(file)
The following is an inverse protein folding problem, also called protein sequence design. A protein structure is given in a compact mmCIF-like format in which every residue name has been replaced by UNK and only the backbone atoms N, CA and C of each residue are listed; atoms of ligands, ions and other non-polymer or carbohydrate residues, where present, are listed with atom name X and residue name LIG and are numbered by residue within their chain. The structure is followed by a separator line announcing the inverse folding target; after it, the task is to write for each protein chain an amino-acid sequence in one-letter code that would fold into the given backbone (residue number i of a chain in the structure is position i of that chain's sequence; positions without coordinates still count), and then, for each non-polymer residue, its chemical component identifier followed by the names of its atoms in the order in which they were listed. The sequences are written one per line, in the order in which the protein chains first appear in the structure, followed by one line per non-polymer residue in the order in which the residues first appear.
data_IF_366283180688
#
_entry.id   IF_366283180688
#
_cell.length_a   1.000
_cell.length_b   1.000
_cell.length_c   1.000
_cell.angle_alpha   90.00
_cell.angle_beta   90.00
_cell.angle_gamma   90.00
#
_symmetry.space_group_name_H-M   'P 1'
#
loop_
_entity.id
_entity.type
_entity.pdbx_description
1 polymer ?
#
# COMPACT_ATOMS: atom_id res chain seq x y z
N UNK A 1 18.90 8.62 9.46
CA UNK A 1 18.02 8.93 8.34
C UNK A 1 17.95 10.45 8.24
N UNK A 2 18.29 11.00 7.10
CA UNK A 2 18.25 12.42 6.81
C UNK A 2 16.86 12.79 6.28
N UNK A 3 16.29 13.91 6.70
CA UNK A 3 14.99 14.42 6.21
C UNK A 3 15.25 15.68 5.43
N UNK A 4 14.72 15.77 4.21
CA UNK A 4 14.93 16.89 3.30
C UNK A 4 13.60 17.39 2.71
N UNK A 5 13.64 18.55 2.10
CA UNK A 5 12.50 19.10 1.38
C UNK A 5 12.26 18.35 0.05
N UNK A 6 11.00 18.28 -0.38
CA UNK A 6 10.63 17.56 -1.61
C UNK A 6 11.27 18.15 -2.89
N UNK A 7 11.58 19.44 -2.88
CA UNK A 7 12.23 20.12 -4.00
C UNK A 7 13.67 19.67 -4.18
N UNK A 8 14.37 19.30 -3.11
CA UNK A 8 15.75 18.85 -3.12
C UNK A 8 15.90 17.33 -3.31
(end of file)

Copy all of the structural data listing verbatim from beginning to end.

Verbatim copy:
The following is an inverse protein folding problem, also called protein sequence design. A protein structure is given in a compact mmCIF-like format in which every residue name has been replaced by UNK and only the backbone atoms N, CA and C of each residue are listed; atoms of ligands, ions and other non-polymer or carbohydrate residues, where present, are listed with atom name X and residue name LIG and are numbered by residue within their chain. The structure is followed by a separator line announcing the inverse folding target; after it, the task is to write for each protein chain an amino-acid sequence in one-letter code that would fold into the given backbone (residue number i of a chain in the structure is position i of that chain's sequence; positions without coordinates still count), and then, for each non-polymer residue, its chemical component identifier followed by the names of its atoms in the order in which they were listed. The sequences are written one per line, in the order in which the protein chains first appear in the structure, followed by one line per non-polymer residue in the order in which the residues first appear.
data_IF_366283180688
#
_entry.id   IF_366283180688
#
_cell.length_a   1.000
_cell.length_b   1.000
_cell.length_c   1.000
_cell.angle_alpha   90.00
_cell.angle_beta   90.00
_cell.angle_gamma   90.00
#
_symmetry.space_group_name_H-M   'P 1'
#
loop_
_entity.id
_entity.type
_entity.pdbx_description
1 polymer ?
#
# COMPACT_ATOMS: atom_id res chain seq x y z
N UNK A 1 18.90 8.62 9.46
CA UNK A 1 18.02 8.93 8.34
C UNK A 1 17.95 10.45 8.24
N UNK A 2 18.29 11.00 7.10
CA UNK A 2 18.25 12.42 6.81
C UNK A 2 16.86 12.79 6.28
N UNK A 3 16.29 13.91 6.70
CA UNK A 3 14.99 14.42 6.21
C UNK A 3 15.25 15.68 5.43
N UNK A 4 14.72 15.77 4.21
CA UNK A 4 14.93 16.89 3.30
C UNK A 4 13.60 17.39 2.71
N UNK A 5 13.64 18.55 2.10
CA UNK A 5 12.50 19.10 1.38
C UNK A 5 12.26 18.35 0.05
N UNK A 6 11.00 18.28 -0.38
CA UNK A 6 10.63 17.56 -1.61
C UNK A 6 11.27 18.15 -2.89
N UNK A 7 11.58 19.44 -2.88
CA UNK A 7 12.23 20.12 -4.00
C UNK A 7 13.67 19.67 -4.18
N UNK A 8 14.37 19.30 -3.11
CA UNK A 8 15.75 18.85 -3.12
C UNK A 8 15.90 17.33 -3.31